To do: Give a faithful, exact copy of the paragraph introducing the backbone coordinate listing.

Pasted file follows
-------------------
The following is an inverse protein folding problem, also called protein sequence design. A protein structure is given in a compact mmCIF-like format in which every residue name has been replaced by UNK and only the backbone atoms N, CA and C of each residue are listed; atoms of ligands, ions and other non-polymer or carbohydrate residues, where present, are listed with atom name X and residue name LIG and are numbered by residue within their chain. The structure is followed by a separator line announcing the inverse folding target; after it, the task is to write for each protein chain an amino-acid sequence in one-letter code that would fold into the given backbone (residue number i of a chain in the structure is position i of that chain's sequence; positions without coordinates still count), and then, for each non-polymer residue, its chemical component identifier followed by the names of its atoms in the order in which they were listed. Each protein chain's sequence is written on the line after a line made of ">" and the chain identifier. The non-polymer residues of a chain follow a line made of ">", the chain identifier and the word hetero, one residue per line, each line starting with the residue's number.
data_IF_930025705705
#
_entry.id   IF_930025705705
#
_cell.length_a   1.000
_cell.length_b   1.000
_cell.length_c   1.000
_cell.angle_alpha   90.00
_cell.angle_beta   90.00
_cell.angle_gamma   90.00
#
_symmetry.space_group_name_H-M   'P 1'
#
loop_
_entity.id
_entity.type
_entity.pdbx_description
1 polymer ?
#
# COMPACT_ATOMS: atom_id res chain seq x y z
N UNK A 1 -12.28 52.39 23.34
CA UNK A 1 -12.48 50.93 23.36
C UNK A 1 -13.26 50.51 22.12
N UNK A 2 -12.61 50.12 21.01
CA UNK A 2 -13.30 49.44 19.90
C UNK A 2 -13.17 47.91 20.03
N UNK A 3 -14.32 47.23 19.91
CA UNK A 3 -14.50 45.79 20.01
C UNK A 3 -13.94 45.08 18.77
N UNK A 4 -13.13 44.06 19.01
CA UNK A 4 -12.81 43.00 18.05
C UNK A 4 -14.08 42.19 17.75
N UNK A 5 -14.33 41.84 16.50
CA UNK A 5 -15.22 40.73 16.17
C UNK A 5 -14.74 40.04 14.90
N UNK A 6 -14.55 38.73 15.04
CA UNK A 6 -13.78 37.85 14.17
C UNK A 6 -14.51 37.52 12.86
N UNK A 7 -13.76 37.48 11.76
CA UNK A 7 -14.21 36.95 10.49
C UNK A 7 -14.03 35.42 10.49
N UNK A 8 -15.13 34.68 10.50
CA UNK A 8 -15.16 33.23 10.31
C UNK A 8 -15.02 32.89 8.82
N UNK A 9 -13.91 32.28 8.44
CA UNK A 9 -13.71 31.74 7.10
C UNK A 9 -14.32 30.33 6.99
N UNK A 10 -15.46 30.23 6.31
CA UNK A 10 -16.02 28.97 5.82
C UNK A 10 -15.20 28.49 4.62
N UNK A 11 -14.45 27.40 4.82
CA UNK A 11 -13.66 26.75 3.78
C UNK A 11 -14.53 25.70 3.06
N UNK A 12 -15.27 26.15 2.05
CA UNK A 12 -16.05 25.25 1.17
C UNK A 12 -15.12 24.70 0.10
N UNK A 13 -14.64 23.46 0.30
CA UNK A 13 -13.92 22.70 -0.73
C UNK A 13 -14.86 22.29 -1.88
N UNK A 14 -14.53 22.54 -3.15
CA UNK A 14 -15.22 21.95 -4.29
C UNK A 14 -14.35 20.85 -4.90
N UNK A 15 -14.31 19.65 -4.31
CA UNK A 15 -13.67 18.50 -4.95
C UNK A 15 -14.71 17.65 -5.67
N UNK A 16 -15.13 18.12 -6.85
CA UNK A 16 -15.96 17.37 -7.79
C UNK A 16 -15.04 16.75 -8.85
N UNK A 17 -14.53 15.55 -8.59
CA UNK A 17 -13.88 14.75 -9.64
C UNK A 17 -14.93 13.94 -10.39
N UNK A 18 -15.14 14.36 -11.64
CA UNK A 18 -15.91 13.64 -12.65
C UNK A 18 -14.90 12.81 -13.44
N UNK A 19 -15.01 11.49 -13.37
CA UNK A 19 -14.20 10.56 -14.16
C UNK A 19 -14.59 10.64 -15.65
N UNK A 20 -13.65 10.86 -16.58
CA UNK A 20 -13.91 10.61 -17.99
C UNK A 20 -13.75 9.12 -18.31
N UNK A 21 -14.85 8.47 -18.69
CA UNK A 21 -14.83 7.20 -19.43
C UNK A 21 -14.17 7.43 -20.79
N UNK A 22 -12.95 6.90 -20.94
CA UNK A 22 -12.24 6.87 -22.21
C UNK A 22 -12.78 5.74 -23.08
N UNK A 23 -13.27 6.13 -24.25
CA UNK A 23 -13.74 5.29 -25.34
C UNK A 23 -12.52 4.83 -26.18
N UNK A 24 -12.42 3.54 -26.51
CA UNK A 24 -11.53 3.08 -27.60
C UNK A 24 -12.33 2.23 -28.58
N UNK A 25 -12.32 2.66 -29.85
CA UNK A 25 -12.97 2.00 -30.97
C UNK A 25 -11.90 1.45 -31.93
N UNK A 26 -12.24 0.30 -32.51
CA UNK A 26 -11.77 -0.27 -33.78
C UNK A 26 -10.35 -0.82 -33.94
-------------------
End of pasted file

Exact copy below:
The following is an inverse protein folding problem, also called protein sequence design. A protein structure is given in a compact mmCIF-like format in which every residue name has been replaced by UNK and only the backbone atoms N, CA and C of each residue are listed; atoms of ligands, ions and other non-polymer or carbohydrate residues, where present, are listed with atom name X and residue name LIG and are numbered by residue within their chain. The structure is followed by a separator line announcing the inverse folding target; after it, the task is to write for each protein chain an amino-acid sequence in one-letter code that would fold into the given backbone (residue number i of a chain in the structure is position i of that chain's sequence; positions without coordinates still count), and then, for each non-polymer residue, its chemical component identifier followed by the names of its atoms in the order in which they were listed. Each protein chain's sequence is written on the line after a line made of ">" and the chain identifier. The non-polymer residues of a chain follow a line made of ">", the chain identifier and the word hetero, one residue per line, each line starting with the residue's number.